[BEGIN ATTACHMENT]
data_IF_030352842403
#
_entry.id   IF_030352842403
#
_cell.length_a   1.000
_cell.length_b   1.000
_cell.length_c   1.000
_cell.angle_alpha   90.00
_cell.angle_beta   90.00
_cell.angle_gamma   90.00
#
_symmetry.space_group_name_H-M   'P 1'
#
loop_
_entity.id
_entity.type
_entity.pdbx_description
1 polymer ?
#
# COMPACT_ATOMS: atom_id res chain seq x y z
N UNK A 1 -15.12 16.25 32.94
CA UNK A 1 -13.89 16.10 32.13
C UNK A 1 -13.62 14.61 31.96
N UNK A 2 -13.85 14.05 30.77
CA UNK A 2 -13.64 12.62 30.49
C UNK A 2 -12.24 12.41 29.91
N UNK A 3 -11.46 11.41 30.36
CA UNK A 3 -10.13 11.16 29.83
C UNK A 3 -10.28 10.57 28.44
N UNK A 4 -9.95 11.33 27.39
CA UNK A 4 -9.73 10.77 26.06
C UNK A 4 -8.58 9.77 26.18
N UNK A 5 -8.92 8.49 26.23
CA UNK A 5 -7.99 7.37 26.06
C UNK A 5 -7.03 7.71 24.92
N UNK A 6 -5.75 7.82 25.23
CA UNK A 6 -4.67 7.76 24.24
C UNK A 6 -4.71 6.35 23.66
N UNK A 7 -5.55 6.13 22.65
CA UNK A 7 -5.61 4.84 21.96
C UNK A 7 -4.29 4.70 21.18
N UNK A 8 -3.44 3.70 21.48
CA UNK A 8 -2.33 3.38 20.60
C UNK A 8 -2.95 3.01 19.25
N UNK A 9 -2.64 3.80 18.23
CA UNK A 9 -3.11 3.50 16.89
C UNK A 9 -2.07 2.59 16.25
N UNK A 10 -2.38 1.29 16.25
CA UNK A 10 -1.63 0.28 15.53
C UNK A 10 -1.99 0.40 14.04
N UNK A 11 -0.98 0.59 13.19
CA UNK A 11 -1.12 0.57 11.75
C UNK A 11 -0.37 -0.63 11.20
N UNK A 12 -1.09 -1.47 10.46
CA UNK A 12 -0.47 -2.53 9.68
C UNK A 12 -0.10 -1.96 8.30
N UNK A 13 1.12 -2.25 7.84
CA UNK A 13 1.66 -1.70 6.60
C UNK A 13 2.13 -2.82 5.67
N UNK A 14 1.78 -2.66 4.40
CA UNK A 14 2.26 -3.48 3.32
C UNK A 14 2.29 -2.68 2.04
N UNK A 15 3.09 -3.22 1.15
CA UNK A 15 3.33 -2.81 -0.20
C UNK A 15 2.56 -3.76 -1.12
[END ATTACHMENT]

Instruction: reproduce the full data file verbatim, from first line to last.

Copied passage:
data_IF_030352842403
#
_entry.id   IF_030352842403
#
_cell.length_a   1.000
_cell.length_b   1.000
_cell.length_c   1.000
_cell.angle_alpha   90.00
_cell.angle_beta   90.00
_cell.angle_gamma   90.00
#
_symmetry.space_group_name_H-M   'P 1'
#
loop_
_entity.id
_entity.type
_entity.pdbx_description
1 polymer ?
#
# COMPACT_ATOMS: atom_id res chain seq x y z
N UNK A 1 -15.12 16.25 32.94
CA UNK A 1 -13.89 16.10 32.13
C UNK A 1 -13.62 14.61 31.96
N UNK A 2 -13.85 14.05 30.77
CA UNK A 2 -13.64 12.62 30.49
C UNK A 2 -12.24 12.41 29.91
N UNK A 3 -11.46 11.41 30.36
CA UNK A 3 -10.13 11.16 29.83
C UNK A 3 -10.28 10.57 28.44
N UNK A 4 -9.95 11.33 27.39
CA UNK A 4 -9.73 10.77 26.06
C UNK A 4 -8.58 9.77 26.18
N UNK A 5 -8.92 8.49 26.23
CA UNK A 5 -7.99 7.37 26.06
C UNK A 5 -7.03 7.71 24.92
N UNK A 6 -5.75 7.82 25.23
CA UNK A 6 -4.67 7.76 24.24
C UNK A 6 -4.71 6.35 23.66
N UNK A 7 -5.55 6.13 22.65
CA UNK A 7 -5.61 4.84 21.96
C UNK A 7 -4.29 4.70 21.18
N UNK A 8 -3.44 3.70 21.48
CA UNK A 8 -2.33 3.38 20.60
C UNK A 8 -2.95 3.01 19.25
N UNK A 9 -2.64 3.80 18.23
CA UNK A 9 -3.11 3.50 16.89
C UNK A 9 -2.07 2.59 16.25
N UNK A 10 -2.38 1.29 16.25
CA UNK A 10 -1.63 0.28 15.53
C UNK A 10 -1.99 0.40 14.04
N UNK A 11 -0.98 0.59 13.19
CA UNK A 11 -1.12 0.57 11.75
C UNK A 11 -0.37 -0.63 11.20
N UNK A 12 -1.09 -1.47 10.46
CA UNK A 12 -0.47 -2.53 9.68
C UNK A 12 -0.10 -1.96 8.30
N UNK A 13 1.12 -2.25 7.84
CA UNK A 13 1.66 -1.70 6.60
C UNK A 13 2.13 -2.82 5.67
N UNK A 14 1.78 -2.66 4.40
CA UNK A 14 2.26 -3.48 3.32
C UNK A 14 2.29 -2.68 2.04
N UNK A 15 3.09 -3.22 1.15
CA UNK A 15 3.33 -2.81 -0.20
C UNK A 15 2.56 -3.76 -1.12